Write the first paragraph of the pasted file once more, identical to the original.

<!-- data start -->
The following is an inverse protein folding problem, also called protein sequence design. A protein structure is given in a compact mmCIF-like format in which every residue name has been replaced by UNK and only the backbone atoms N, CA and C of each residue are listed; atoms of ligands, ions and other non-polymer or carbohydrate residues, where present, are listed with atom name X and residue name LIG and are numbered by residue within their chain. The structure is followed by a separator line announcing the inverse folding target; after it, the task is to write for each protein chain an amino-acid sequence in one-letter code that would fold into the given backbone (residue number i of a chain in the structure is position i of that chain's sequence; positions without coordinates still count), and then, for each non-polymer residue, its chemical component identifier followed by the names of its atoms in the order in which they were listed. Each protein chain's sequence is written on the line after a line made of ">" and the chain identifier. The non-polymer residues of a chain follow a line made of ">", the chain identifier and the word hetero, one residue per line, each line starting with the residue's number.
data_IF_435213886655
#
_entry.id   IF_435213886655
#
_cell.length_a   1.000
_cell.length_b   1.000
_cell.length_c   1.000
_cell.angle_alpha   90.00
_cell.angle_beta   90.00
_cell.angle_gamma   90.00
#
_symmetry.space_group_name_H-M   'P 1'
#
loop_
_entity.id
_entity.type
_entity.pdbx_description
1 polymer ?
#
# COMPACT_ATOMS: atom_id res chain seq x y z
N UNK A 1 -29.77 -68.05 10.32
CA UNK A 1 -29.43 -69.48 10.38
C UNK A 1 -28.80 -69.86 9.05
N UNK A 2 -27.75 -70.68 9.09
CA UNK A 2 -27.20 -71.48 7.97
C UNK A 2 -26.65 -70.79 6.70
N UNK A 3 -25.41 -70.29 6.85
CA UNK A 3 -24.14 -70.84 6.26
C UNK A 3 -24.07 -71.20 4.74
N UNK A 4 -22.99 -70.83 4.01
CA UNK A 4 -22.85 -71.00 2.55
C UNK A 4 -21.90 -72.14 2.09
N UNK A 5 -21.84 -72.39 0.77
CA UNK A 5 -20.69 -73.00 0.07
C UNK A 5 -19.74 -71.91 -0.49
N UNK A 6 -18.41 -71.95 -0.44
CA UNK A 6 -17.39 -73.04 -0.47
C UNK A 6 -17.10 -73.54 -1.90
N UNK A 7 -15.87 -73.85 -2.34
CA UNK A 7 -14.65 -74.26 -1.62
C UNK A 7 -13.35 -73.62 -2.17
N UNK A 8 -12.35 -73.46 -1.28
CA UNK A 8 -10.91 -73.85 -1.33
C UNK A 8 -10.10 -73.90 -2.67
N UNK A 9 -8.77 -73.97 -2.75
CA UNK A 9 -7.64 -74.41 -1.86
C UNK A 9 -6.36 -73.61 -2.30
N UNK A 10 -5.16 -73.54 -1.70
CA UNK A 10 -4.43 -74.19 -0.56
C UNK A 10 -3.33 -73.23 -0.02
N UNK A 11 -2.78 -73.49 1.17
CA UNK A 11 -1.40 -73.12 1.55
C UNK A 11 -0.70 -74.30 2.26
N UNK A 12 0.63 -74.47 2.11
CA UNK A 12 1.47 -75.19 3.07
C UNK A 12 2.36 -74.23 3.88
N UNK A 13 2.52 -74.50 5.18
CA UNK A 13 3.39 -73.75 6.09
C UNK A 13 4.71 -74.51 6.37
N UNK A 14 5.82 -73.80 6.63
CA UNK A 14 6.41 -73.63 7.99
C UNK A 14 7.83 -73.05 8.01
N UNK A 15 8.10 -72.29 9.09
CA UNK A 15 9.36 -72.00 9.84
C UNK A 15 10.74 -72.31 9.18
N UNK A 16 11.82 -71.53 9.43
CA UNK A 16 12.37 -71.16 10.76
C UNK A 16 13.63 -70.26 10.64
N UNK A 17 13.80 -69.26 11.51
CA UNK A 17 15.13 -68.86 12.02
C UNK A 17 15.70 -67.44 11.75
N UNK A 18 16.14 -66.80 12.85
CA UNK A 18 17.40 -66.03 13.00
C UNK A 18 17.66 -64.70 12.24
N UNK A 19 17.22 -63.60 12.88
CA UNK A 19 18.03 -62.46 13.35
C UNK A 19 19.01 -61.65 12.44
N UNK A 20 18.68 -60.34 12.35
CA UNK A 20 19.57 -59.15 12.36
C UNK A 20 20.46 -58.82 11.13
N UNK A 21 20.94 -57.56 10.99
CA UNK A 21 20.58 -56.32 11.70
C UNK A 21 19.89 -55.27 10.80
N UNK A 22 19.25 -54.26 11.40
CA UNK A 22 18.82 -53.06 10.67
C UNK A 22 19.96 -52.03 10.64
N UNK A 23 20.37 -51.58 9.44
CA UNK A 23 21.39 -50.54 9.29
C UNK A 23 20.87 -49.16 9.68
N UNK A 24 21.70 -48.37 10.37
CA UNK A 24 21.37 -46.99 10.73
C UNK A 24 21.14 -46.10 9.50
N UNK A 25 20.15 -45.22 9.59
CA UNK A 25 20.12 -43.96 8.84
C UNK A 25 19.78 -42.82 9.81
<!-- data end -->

The following is an inverse protein folding problem, also called protein sequence design. A protein structure is given in a compact mmCIF-like format in which every residue name has been replaced by UNK and only the backbone atoms N, CA and C of each residue are listed; atoms of ligands, ions and other non-polymer or carbohydrate residues, where present, are listed with atom name X and residue name LIG and are numbered by residue within their chain. The structure is followed by a separator line announcing the inverse folding target; after it, the task is to write for each protein chain an amino-acid sequence in one-letter code that would fold into the given backbone (residue number i of a chain in the structure is position i of that chain's sequence; positions without coordinates still count), and then, for each non-polymer residue, its chemical component identifier followed by the names of its atoms in the order in which they were listed. Each protein chain's sequence is written on the line after a line made of ">" and the chain identifier. The non-polymer residues of a chain follow a line made of ">", the chain identifier and the word hetero, one residue per line, each line starting with the residue's number.